Alex Albrinck's Reviews > First Shift: Legacy

First Shift by Hugh Howey
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Jan 08, 13

Read from January 07 to 08, 2013

There are several marks of a good storyteller. If you finish a work satisfied with the story just ended, yet desperately wanting more - not feeling cheated, yet not feeling as if you've gotten your fill - you've found a good writer. If the plot twists and turns keep you guessing, and thinking, and completely caught off guard without tricking you via deus ex machina or other bizarre machinations, fool you yet leave you realizing the clues were there in plain sight all along - you've found a good writer. And thankfully, there are plenty of men and women able to provide quality reading experiences in meeting these criteria.

What Hugh Howey has managed to accomplish with the first installment of his new Wool / Silo trilogy provides yet another attribute that designates a skilled writer - he's managed to create suspense and tension with a story in which devoted readers of the first five Wool stories (the Omnibus) know, in some fashion, the ending. The dystopian future world of underground Silos, the only thing protecting humanity from air and earth poisoned beyond livability, had to come about in some fashion, and the latter volumes in that series give enough clues that we know what must happen at the end.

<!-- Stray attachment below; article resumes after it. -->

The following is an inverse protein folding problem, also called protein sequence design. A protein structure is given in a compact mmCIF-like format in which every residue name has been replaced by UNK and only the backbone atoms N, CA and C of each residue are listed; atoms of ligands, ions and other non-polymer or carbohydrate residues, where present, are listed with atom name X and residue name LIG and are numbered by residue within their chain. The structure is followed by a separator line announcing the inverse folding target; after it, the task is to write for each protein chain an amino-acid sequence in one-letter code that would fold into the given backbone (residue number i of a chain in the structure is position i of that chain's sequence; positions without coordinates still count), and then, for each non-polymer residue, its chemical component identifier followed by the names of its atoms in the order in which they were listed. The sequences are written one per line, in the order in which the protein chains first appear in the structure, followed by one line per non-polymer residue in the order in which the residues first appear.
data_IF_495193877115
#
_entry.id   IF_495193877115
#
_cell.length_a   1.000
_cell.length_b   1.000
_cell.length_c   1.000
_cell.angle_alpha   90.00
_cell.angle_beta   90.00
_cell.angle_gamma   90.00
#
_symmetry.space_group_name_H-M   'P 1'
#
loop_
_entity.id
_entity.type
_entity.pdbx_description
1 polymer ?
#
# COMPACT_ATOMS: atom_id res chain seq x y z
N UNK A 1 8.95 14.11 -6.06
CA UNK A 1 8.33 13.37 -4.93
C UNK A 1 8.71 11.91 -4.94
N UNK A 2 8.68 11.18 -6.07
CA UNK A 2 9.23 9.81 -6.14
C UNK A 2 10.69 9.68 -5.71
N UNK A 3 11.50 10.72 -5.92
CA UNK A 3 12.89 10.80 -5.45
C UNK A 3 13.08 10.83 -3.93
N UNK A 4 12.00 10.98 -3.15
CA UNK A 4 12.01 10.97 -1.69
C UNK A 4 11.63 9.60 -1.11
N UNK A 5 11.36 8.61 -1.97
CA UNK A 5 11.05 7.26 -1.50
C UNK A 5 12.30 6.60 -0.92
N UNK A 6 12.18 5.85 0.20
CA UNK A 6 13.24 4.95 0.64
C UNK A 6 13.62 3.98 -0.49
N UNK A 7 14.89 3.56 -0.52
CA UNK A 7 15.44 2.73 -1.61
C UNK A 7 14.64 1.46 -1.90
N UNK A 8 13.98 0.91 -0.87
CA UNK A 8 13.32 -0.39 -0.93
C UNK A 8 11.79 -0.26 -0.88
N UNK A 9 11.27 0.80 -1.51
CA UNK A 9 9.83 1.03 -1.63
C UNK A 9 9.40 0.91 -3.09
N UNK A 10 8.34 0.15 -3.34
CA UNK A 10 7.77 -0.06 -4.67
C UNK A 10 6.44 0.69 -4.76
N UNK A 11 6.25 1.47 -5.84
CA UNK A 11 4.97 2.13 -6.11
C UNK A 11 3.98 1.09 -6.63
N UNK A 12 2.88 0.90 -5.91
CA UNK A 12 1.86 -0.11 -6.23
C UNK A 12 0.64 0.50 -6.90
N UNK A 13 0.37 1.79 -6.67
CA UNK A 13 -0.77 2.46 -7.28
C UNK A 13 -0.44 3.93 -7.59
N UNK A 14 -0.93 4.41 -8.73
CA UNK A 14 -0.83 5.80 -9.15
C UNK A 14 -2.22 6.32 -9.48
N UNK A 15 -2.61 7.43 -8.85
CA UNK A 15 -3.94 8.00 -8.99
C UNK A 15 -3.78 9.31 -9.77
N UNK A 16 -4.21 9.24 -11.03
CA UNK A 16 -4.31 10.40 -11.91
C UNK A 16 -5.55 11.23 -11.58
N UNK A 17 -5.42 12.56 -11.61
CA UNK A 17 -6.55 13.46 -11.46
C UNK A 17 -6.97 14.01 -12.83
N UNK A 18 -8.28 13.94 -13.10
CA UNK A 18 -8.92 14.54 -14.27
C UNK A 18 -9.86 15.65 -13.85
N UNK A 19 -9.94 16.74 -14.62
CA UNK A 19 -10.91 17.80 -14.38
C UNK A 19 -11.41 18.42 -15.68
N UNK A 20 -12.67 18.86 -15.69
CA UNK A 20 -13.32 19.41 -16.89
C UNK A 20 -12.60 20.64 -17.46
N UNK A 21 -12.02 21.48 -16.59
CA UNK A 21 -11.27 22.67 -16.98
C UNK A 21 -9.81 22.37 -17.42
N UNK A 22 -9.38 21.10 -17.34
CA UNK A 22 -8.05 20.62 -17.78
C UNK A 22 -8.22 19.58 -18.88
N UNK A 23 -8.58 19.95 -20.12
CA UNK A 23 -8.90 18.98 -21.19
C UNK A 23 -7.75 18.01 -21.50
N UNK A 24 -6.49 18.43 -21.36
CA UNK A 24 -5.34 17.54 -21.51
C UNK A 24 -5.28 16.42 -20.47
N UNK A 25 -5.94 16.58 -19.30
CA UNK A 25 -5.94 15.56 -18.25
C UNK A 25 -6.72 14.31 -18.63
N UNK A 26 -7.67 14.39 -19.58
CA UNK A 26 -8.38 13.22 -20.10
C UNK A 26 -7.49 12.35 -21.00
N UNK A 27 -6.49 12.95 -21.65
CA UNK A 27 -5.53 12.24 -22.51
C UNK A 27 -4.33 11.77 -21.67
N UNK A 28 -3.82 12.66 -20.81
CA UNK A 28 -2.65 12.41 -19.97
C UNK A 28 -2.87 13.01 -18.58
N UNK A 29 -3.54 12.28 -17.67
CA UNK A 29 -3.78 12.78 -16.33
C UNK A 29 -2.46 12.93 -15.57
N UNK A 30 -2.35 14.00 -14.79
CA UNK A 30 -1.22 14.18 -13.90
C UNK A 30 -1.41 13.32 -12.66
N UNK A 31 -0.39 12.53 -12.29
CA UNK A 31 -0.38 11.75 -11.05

Yet the exact nature, the why, is still a mystery, and that is what draws us in.

First Shift: Legacy tells us the story of Troy, one of the earliest leaders of Silo 1, as he awakens from cryogenic sleep to live in and lead this core Silo, the one all the others turn to for advice, guidance, and orders. His is a life of routine, of scripted days and more scripted responses, and many pills provided by doctors. Somehow, Troy feels an emptiness, a need to rebel, a need to chase the vague hint of a memory to find a mystery that haunts his waking and sleeping hours.

We are also shown the story of Donald, a twenty-first century member of the US House of Representatives, who is elected to Congress on promises to clean up corruption and conspiracy, and immediately finds himself drawn into the greatest in the nation's history. He becomes part of a team designing a solution to the nation's nuclear waste problem, a means of safely disposing of fuel rods now depleted yet dangerous, a project directed by the powerful Senator Thurman from Georgia, a man undergoing regular nano-bath designed to repair his aging body and extend his lifetime far beyond historical standards. Donald's job: as a former architect, design self-sustaining structures that personnel working at the containment facility can live in for a year or more should the containment system fail. The buildings are massive, 150 stories high, and come with a strange requirement: build them down into the ground, not up into the sky. Fifty are built, one per state. The project brings him into contact with Anna, the Senator's daughter and Donald's one-time love interest, much to the chagrin of his patient wife, Helen. By the time Donald realizes what's going on, what the Senator and Anna (among others) truly have planned, it's too late.

Howey's ability to bring characters to life, have them struggle internally to find answers that lead them to the truth they seek, is truly memorable. You'll leave this book not only with a deeper appreciation of the depth of the Wool / Silo world, but a desire to read more about Donald, Troy, Helen, Anna, and others. You'll want to go read Second Shift: Order, right now, because though First Shift ends as a complete story, you're left wanting more.

And that's the sign of a truly great writer.
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01/07/2013
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